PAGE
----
cotton-farming

Why choosing organic cotton is better for you, the environment & the people who make it

Cotton has been around for thousands of years. In fact, its heritage dates back to before 5000 B.C, with evidence that it was used by humans as far afield as Peru and Mexico.

While its production uses only 2.5% of the world’s arable land, it accounts for nearly 40% of global textile production, making it the second most-used fibre after polyester. It’s also the world’s largest non-food crop, and although it is grown for trade by more than 80 countries, production is highly concentrated in only 6 of these, which together account for 80% of all cotton production. 

The cotton farming industry supports around 250 million people, sometimes accounting for up to 7% of employment in low-income countries.

Production of cotton

Cotton comes from the fluffy fibres known as ‘bolls’ which surround the seeds of the cotton plant. The fibres are de-seeded using a cotton gin, cleaned, carded (which aligns the fibres), spun into cotton yarn and then woven or knitted into fabric.

This production process will happen in several different locations. From the fields where the fibre is picked it then moves to the gin yards where the cotton is cleaned and compressed into bales. These bales are then shipped to textile mills where they spin the fibre and then either weave or knit it into fabric. 

Finally, the fabric will move along to be dyed or printed, only then making its way to manufacturers where it will be cut and made into clothing, bedding, or any other number of products.

Although the cotton plant grows wild in many areas, it is an extremely labour-intensive crop and growing it successfully requires dry warmth, sunshine, regular irrigation and protection from pests and weeds.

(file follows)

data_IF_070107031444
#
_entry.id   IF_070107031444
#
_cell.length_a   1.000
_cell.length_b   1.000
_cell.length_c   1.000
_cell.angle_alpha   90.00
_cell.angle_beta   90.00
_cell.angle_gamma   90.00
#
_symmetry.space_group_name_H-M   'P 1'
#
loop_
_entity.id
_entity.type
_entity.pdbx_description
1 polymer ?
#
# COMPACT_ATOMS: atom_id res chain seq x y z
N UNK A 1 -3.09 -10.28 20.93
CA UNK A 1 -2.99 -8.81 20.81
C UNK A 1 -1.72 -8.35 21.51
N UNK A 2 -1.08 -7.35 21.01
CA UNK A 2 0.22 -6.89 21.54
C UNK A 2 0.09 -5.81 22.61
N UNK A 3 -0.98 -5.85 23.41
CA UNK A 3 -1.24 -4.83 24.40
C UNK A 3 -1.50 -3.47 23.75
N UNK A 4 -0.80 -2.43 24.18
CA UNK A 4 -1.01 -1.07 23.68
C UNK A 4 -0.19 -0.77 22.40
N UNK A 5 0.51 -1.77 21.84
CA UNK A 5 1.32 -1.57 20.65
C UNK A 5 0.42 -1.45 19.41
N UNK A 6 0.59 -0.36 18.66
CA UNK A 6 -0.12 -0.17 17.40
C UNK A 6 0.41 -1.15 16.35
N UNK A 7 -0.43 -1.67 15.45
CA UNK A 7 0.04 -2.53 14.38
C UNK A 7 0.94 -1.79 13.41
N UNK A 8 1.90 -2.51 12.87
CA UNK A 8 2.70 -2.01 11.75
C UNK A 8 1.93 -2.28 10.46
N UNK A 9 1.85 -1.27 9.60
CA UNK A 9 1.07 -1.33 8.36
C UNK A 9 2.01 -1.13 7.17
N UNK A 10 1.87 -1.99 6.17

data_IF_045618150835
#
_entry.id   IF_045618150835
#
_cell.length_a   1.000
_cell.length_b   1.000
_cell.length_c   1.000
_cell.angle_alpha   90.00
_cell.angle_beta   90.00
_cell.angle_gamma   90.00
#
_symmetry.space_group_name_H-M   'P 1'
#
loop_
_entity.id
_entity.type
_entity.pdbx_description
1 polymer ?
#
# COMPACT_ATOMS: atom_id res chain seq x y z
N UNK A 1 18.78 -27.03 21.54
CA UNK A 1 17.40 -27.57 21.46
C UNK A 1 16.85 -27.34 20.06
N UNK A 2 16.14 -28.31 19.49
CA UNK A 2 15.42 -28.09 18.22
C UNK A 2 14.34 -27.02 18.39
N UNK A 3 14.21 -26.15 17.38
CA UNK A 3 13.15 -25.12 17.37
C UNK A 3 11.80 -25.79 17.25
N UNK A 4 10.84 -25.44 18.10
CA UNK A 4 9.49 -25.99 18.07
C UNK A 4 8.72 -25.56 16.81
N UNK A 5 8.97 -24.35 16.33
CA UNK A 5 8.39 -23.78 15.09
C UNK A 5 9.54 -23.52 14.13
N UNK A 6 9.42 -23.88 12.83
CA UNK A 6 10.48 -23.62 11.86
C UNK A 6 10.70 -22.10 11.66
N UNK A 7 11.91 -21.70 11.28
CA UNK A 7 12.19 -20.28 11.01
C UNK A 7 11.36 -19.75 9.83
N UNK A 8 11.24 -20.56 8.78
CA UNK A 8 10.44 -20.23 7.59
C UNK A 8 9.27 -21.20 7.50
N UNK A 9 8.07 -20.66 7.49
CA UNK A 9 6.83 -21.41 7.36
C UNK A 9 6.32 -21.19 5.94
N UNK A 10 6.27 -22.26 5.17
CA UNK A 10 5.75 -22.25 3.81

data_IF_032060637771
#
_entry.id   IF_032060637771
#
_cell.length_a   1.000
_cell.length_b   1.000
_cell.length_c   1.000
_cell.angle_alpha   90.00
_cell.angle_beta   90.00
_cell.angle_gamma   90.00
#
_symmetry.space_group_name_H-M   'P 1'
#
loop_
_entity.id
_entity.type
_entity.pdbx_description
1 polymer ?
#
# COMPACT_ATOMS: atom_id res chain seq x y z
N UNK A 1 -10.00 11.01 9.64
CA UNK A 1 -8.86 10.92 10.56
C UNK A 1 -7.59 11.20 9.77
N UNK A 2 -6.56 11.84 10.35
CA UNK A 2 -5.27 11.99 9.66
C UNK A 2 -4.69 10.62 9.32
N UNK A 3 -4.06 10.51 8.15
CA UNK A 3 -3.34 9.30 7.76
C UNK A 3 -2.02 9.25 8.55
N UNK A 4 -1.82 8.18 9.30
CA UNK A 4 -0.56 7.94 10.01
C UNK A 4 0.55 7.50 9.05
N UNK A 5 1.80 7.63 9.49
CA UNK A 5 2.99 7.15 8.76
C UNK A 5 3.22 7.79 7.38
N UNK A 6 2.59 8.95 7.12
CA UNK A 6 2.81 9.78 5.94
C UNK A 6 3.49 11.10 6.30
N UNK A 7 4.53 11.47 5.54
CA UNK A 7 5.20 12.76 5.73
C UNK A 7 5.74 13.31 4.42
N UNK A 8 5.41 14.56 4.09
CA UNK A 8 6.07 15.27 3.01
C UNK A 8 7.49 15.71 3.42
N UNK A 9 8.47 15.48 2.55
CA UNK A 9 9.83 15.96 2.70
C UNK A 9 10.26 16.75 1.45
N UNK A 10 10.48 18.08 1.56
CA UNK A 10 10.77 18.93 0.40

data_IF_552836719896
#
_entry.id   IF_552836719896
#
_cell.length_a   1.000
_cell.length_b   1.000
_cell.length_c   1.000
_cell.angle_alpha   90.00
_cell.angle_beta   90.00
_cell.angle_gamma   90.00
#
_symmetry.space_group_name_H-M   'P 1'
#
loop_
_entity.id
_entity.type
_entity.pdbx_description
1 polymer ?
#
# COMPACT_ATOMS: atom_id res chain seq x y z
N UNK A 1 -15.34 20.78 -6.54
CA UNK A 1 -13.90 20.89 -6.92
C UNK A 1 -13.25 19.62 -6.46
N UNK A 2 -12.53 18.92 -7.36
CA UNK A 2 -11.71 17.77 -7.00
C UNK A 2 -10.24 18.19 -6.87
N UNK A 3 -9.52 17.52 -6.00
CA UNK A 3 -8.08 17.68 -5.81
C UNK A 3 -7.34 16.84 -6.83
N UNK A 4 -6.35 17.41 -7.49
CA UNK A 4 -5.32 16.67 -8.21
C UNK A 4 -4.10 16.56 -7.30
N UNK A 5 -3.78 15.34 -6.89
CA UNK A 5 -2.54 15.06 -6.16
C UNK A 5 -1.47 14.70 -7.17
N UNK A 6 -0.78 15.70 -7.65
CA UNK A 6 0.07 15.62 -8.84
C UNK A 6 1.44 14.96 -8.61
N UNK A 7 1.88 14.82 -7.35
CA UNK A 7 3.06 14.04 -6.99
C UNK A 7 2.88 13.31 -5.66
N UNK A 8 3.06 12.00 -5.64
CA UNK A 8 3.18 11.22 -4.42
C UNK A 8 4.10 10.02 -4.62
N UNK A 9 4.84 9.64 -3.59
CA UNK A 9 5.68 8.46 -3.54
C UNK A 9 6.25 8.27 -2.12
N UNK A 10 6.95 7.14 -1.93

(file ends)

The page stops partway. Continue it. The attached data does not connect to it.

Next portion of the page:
The impact of conventional cotton

Conventional cotton farming is highly damaging for the environment and the communities that grow and manufacture it.

Water

The majority of cotton production is done in countries that are already facing severe water shortages. With the change in climate and unpredictable weather patterns becoming the norm, this situation is only set to get worse. Unfortunately, it’s the low-income countries where this issue will be most felt as they are not equipped to adapt to the challenges that drought brings.

Rather than relying on rainwater alone, cotton tends to be grown in areas that require irrigation which diverts water away from rivers and lakes, often having terrible impacts on the local communities and ecosystems. With temperatures rising steadily, this demand for irrigation is only likely to increase and as water becomes more scarce it will also become more expensive. 

Incredibly, the growing of cotton equates to 69% of the water footprint of textile fibre production, with one kilogram of cotton, or 6 t-shirts, taking 10 000 – 20 000 litres of water to produce!

Chemicals and Pesticides

Along with being a thirsty crop, cotton also uses a huge amount of chemicals. Pesticides, fungicides and herbicides are all chemicals that are used to manage disease and pests that might affect crops, many of them being highly toxic for both humans and animals. 

While the plant only uses about 2.5% of the world’s cultivated land, it accounts for 16% of insecticides and 4% of pesticides sold globally. These then end up polluting local drinking water supplies and ecosystems and because they cannot be broken down or metabolized, they can remain present for many years to come. These toxins then bioaccumulate in our food chain.

Exposure to pollutants in water can lead to a range of health problems including impaired memory and severe depression as well as more serious illness such as cancer, birth defects and infertility. Studies have also shown that the main effect on children’s health was the impairment of the nervous system which leads to difficulties with coordination, body reflex issues and learning disabilities.